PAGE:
Swainson, William, 1789-1855Alternative names
British Library Archives and Manuscripts Catalogue : Person : Description : ark:/81055/vdc_100000000679.0x0001a6
Swainson, a notable naturalist, was also a skilled botanical draughtsman and a competent water color artist.
From the guide to the Birds of North America, Circa 1822-1824, (American Philosophical Society)
William Swainson (1789-1855) was born in Liverpool. He joined H.M. Customs in 1803 and transferred to the Commissariat of the Mediterranean Army in 1806. This gave him the opportunity to travel and study natural history in Malta, Italy and Sicily. He retired at half pay in 1815 when he was 26 years old.
In the next year he went to Brazil on an expedition to collect plants and animals, especially birds, returning in 1818. He was a Fellow of the Royal Society (1820) and a Fellow of the Linnean Society. After 1818, he learned lithography and produced many drawings of animals. He was engaged as a professional writer and wrote many populat books and papers on shells, birds and other animals. He was one of the chief exponents advocating a peculiar sustem of classification called the Quinary System.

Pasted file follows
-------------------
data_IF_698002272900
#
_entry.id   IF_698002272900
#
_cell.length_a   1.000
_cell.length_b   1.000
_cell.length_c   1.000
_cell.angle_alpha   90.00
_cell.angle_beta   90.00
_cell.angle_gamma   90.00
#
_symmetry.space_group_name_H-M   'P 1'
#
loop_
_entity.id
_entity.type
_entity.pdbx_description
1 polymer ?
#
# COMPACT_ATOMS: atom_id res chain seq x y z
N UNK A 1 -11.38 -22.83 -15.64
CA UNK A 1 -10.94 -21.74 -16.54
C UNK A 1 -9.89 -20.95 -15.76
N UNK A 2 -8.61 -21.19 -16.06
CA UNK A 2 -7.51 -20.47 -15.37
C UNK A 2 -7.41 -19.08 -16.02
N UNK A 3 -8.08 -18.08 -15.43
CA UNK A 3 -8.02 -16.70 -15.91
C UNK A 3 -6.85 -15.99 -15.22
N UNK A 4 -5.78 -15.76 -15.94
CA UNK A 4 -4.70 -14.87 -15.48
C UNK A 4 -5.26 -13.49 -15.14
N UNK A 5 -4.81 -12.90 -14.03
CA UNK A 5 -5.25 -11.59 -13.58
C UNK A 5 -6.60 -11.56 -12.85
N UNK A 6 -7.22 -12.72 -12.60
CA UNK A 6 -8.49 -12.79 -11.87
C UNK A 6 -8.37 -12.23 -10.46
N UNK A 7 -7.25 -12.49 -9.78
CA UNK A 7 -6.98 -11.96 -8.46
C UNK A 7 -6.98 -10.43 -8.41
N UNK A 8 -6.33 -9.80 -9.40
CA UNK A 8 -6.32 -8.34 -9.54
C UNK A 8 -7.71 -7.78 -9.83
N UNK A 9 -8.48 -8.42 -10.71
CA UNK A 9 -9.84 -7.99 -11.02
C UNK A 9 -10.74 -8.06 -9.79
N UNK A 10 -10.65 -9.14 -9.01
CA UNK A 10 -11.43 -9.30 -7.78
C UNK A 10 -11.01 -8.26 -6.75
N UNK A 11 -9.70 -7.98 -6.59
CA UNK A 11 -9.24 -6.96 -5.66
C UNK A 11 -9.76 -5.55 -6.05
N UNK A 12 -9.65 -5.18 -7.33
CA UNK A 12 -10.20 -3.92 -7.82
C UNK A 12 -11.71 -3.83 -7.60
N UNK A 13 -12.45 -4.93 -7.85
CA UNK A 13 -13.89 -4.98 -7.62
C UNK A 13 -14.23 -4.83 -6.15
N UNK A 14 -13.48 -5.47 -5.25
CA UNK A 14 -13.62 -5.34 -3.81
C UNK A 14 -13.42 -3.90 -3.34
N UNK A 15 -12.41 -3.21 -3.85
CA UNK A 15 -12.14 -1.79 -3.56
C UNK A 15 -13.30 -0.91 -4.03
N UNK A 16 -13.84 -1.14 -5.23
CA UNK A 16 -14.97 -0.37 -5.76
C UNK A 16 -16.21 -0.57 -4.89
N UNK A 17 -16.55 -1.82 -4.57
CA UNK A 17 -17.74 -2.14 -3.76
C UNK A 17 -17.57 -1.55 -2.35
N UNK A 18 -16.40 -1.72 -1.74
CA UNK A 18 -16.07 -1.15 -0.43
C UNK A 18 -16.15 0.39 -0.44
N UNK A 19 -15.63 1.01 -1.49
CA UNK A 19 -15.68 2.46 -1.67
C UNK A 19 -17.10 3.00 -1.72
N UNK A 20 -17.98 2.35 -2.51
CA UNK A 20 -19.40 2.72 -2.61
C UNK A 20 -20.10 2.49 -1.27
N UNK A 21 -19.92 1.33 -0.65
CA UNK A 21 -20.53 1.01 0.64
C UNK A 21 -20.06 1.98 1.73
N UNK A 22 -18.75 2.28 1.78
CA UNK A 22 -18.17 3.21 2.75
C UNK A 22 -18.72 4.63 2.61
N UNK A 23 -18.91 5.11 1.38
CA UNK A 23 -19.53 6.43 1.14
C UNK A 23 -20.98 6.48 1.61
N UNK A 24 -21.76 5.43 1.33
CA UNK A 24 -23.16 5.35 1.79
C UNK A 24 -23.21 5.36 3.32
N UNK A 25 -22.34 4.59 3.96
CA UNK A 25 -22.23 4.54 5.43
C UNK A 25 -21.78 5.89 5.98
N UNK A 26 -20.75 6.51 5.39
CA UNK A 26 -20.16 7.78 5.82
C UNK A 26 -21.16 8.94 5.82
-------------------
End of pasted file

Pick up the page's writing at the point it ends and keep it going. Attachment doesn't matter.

In 1840 he emigrated to New Zealand, disillusioned by the lack of acceptance of his theories of systematics, the failure to obtain a post at the British Museum and saddened by the death of his first wife (Mary Parkes) in 1835. He left with his second wife Ann Grasby and four of his five children. He purchased 1100 acres of land in the Hutt Valley from the New Zealand Company.
From the guide to the Papers of William Swainson, [1810-1840], (University of Cambridge: Museum of Zoology)
- Science and technology
- Natural history
- Stamford, Lincolnshire (as recorded)
- Clifton-on-Teme, Worcestershire (as recorded)
- Long Melford, Suffolk (as recorded)
- London, England (as recorded)